Tom Crosby: Mini Cooper adds John Cooper Works Clubman

Tom Crosby

With its iconic looks that make it instantly recognizable, the Mini Cooper has launched a new, more powerful version for 2017 – the Mini John Cooper Works Clubman ALL4 hatchback.

With nice acceleration off the line and a wheelbase that makes it nimble and fun to drive, it is one of six models in the Mini line-up, which is owned by German automaker BMW and lends its engineering expertise to the brand.

Mini Cooper has grown since BMW acquired it in 1994 and today our John Cooper Works Clubman looks like an earlier Mini on steroids – longer, wider, heavier and more powerful with the company’s top 228 horsepower 2.0-liter turbo-charged engine with 258 foot-pounds of torque.

With a sports suspension and red-painted Brembo brakes – operated in sports mode with the new ALL4 wheel drive – handling becomes more inspired and confident with stronger grip in turns and on rain-slicked roads.

There is also a normal driving mode and green mode to save fuel. A stop/start function provides jerky starts after full stops.

The ride provides decent road feedback sitting in bolstered sport seats and road noise becomes intrusive under acceleration (which also contributes acoustically) and at higher speeds.

The JCW Clubman rides on black-painted 18-inch run-flat performance tires, which eliminated the need for a spare tire, creating room for a hidden storage bin underneath the cargo mat.

While the wheelbase increased several inches, the JCW Clubman still squeezes easily into tight parking spaces.

Egress and access for occupants has improved, and rear-seating space can now accommodate rear-sitting adults for short trips. Rear seats fold to add hauling space behind the barn-like cargo doors.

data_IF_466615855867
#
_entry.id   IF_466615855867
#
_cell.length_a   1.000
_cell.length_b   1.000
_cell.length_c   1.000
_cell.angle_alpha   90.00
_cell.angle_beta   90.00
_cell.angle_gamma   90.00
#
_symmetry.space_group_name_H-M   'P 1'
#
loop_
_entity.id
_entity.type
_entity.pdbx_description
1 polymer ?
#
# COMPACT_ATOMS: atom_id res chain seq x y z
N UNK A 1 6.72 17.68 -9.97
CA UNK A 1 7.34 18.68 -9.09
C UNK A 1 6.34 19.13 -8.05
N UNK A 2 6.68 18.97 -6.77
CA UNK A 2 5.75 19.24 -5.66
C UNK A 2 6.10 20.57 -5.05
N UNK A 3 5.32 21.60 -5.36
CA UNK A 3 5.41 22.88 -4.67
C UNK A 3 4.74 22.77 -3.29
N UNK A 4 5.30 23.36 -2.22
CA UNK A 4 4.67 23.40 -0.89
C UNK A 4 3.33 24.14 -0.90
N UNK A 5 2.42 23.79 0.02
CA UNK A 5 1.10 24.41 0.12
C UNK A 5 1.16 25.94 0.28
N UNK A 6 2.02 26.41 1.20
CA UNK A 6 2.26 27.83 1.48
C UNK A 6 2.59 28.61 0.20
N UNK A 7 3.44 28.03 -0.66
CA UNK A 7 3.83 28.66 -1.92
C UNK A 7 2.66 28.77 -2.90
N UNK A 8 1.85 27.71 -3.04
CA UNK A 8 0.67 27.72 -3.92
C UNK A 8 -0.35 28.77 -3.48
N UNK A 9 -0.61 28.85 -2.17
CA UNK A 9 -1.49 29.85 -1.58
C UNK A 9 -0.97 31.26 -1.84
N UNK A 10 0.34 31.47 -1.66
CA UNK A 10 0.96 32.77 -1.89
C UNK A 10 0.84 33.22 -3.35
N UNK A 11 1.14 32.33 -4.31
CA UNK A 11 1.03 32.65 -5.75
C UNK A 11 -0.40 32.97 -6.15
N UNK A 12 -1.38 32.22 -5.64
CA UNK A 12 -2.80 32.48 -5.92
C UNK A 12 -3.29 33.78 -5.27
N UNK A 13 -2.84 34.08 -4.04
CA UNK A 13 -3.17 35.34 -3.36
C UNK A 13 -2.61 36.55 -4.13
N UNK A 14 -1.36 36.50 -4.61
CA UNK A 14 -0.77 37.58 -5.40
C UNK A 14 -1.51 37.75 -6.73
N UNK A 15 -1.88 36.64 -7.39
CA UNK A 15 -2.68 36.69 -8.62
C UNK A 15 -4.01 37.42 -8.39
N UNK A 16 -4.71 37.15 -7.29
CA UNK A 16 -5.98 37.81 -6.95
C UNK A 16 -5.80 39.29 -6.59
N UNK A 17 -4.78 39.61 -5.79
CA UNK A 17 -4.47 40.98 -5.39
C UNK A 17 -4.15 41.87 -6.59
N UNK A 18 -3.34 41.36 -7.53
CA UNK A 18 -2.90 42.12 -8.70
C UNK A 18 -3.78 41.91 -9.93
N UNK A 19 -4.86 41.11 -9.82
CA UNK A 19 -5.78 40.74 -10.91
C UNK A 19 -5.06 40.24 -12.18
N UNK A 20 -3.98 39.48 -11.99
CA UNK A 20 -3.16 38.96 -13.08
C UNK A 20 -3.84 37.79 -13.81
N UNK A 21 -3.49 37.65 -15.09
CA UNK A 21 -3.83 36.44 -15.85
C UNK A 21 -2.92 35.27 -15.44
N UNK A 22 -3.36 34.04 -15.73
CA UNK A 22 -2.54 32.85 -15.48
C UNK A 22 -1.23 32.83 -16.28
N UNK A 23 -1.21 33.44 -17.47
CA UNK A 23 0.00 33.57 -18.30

Inside, the rich-looking interior shows a three-quarters halo around the circular dashboard 6.5-inch touchscreen, which can also be manipulated by a center console knob, just like a BMW. Below are five toggle switches reminiscent of a plane cockpit and a pop-up heads-up display in front of the steering wheel shows the speed limit. There are two overhead sunroofs.

Fit and finish is BMW quality and there are plenty of small reminders it is a Mini Cooper, one of the most easily recognized cars on the road, popularized in the 2003 hit movie “The Italian Job.”

Options included improved automatic transmission, technology, heated front seats, SiriusXM radio and other features that push the price tag higher than performance hatchbacks of most competitors.

LIKES: Looks, handling, mileage, cabin design, power

DISLIKES: Rough stop/start, road noise, price

BOTTOM LINE: For those who love small, peppy and iconic


Base price w/destination fee: $35,950 ($45,000 as tested).

Vehicle weight: 3,450 lbs.

Wheelbase: 105.2 inches.

Length: 168.3 inches.

Width: 70.9 inches.

Engine: 2.0 liter, in-line 4 cylinder, turbo.

Horsepower: 228 horsepower at 5,000 rpm.

Torque: 258 ft.-lbs. at 1,450 rpm.

Transmission: 8-speed automatic with manual paddles.

EPA rating: 23 mpg city/31 mpg HWY.

Range: 13.2 -gallon tank, premium recommended.

Performance: 0-60 in about 6 seconds.

Tom Crosby is a former journalist and communications director for AAA Carolinas. He has been reviewing cars since 1996, and has been active in traffic safety issues for more than 30 years.